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Russian Tortoise Care

Russian Tortoise Care

Russian Tortoise (Testudo horsfieldii)

also known as Horsfield’s Tortoise and Central Asian Tortoise

Popularity: They are one of the most active and delightful tortoises that are hardy and easy to care for. They are quite intelligent and quickly learn who their keepers are.

Origin: Southwest Asia

Native habitat: Semi-arid landscapes

Size: 6-10 inches

Lifespan: 50+ years, even up to 75

Appearance: Females grow slightly larger than males. Males usually have a longer tail that is tucked to the side. Females have flared scutes on their shells, while males do not. Coloration varies, but the shell is usually a ruddy brown or black, fading to yellow between the scutes. The body is straw-yellow and brown. They have four toes.

Diet: Herbivores

Misc characteristics: In nature, Russian Tortoises deal with the harsh environment by burrowing into the ground for nine months out of the year. They come out of hibernation in the spring to breed and eat.



In warm climates, Russian Tortoises can live in outdoor enclosures, but only if the temperature never drops below 40 degrees F. The enclosure should measure 5-feet by 5-feet and should have a barrier that is buried 6-12 inches into the ground to prevent escape. The height of the walls should be 8 inches or higher. This is enough room for one to two adults. If you keep them outdoors, give them the opportunity to graze by providing plants within the enclosure. An indoor enclosure should measure at least 3-feet by 5-feet, or you can use an aquarium of at least 40-gallons. An aquarium needs visual barriers at the bottom to prevent the tortoise from bumping into the glass.


Place rocks, plants and logs in the enclosure as hiding places. There needs to be a shallow bowl of chlorine-free water large enough to soak in, but shallow enough to keep from drowning. See the water section for important details.


The substrate should promote burrowing. Good materials include aspen bedding, cypress mulch, or clean, plain soil. The substrate should retain moisture.

Temperature and Humidity

The daytime temperature should be between 75ºF to 85ºF, but not above 90º except in the basking area. The basking area should be from 90ºF to 95ºF. Nighttime temperatures should dip no lower than 65ºF to 70ºF. The tortoise is used to an arid landscape, so the enclosure should have humidity no higher than 60%.


Russian Tortoises require 12-14 hours of light each day. Provide this with a full spectrum of light through a UVA and UVB light. It is important for skeletal and shell development. There should be a distinct day/night cycle. Use a timer to set day/night periods. If a heat source is required to maintain correct nighttime temperatures, use heat mats or strips mounted below or on the side of the tank, infrared heat lamps, ceramic heat emitters, or a combination of these.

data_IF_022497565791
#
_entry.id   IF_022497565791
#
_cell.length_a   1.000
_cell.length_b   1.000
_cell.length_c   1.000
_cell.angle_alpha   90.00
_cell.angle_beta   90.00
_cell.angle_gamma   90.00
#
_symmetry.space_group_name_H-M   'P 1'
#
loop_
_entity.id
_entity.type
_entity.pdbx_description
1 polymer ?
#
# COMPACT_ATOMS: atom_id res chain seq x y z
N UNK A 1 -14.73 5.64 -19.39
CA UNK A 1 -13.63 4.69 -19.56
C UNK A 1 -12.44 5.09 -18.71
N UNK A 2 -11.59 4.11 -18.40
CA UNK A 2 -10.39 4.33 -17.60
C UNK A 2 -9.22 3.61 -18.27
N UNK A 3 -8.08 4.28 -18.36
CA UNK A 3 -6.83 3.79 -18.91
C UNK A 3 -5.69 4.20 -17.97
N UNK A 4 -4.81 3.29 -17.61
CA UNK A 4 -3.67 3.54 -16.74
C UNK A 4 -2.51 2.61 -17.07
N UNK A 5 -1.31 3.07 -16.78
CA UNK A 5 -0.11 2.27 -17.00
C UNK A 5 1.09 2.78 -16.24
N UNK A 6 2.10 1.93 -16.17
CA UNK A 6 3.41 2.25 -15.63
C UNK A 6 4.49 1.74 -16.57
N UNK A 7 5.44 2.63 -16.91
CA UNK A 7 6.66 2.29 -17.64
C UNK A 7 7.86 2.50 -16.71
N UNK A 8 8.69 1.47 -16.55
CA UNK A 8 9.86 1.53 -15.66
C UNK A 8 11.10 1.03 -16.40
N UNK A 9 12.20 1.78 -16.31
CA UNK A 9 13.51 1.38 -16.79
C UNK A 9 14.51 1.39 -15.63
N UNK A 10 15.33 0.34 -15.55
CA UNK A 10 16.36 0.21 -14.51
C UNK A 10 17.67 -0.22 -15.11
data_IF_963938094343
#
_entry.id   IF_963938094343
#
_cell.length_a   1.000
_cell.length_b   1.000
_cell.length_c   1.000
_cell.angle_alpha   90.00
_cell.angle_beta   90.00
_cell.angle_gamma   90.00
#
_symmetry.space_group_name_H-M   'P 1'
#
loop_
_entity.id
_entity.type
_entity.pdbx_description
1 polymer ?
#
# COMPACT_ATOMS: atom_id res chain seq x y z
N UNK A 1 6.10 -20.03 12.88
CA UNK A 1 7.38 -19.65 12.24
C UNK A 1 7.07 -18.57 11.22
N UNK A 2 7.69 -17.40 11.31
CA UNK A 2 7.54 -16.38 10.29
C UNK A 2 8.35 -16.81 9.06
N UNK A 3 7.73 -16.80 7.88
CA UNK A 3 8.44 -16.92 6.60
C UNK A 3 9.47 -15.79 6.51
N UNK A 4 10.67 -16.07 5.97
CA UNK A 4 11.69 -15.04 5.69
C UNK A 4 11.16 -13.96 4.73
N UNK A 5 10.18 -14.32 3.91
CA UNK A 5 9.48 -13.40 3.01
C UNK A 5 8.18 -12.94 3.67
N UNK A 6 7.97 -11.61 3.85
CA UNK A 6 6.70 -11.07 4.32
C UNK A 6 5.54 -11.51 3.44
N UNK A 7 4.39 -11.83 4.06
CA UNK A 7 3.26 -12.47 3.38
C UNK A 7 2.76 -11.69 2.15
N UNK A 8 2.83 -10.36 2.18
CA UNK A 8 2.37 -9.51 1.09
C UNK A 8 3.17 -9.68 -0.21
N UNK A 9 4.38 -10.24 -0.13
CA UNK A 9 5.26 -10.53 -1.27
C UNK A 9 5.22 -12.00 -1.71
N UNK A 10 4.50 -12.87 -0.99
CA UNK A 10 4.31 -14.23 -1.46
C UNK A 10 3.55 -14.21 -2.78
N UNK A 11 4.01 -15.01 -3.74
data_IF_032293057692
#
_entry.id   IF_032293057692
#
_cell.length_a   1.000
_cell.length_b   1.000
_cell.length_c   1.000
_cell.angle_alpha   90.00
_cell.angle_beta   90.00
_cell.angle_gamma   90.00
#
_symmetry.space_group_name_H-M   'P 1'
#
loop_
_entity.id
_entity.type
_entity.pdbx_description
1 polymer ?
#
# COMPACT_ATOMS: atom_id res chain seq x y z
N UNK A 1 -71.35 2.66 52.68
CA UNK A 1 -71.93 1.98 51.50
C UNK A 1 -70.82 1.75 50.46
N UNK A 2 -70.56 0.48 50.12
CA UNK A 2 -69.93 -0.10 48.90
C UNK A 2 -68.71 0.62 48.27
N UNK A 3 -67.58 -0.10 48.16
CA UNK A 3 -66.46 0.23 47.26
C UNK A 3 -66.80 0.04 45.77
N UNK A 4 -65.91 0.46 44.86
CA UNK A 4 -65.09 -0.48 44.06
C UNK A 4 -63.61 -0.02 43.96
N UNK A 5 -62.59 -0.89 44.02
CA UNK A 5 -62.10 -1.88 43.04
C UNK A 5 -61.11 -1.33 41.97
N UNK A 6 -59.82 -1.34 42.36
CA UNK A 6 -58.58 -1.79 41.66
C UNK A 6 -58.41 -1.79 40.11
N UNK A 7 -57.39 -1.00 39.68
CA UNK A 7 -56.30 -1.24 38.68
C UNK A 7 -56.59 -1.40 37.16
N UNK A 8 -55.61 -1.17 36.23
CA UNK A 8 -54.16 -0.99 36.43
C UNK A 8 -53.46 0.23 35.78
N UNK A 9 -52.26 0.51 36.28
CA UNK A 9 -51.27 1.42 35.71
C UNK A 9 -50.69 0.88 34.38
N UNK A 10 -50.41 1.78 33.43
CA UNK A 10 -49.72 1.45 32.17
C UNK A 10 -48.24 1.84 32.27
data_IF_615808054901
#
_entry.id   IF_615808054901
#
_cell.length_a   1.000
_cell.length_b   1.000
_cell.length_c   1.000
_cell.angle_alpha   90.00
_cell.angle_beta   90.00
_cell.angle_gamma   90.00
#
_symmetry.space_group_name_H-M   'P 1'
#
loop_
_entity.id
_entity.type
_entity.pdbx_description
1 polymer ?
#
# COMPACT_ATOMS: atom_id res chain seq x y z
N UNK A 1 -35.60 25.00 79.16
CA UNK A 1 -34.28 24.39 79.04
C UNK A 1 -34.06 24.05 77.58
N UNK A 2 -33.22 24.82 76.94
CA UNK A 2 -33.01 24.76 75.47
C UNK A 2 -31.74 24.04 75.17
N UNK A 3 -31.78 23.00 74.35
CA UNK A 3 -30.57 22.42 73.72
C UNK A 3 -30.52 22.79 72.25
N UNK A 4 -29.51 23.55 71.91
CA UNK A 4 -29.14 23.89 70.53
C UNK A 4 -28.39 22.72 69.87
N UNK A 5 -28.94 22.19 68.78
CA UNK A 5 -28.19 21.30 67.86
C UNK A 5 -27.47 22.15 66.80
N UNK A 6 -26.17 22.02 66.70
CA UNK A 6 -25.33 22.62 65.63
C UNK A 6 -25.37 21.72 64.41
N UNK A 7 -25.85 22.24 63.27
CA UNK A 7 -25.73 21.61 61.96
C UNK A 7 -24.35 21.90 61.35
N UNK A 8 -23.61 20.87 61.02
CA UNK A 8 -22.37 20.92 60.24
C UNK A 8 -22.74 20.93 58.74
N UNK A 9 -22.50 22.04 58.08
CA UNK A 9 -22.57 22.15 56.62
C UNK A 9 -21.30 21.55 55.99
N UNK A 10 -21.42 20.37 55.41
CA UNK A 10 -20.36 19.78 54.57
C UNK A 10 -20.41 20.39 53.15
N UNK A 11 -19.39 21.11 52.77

Maintain a constant supply of chlorine-free water. Provide a shallow water dish for drinking. Additionally, the tortoise needs to be soaked in lukewarm chlorine-free water at least twice a week for about 20 minutes. These things keep your tortoise from dehydrating. Babies dehydrate faster than adults do, so soaked them at least three times a week. They will defecate in their water bowl while soaking so clean it frequently. Give tortoises that are housed outdoors a full-time soaking bowl so they can soak whenever they want.


Feed Russian Tortoises plant matter only. They enjoy big leafy greens. Wide-leafed plants, edible grasses, weeds, and dandelion greens are some favorites. They also eat romaine lettuce, endive, red leaf lettuce, escarole and various dark, leafy greens. Give them turnip greens, collard greens, pumpkin and butternut squash sparingly as an occasional treat. Offer chopped up Timothy hay, orchard grass hay and Bermuda hay with the greens. Limit fruits because they don’t digest them well. Don’t feed them dog food, cat food, meat or grains. Wash and dry all foods before serving. Allow an outdoor Russian Tortoise to graze throughout the day and feed it a small meal once daily. The grazing will make up for much of their diet if they are living in an outside enclosure where plants are growing. Control how much an indoor tortoise eats because they will not be as active. Give adults as much food as they can eat in 20 minutes daily or as much as they can eat in 40-60 minutes every other day. Feed hatchlings and juveniles the same type of food as adults daily. It is necessary to provide calcium and vitamin supplements as part of the diet.

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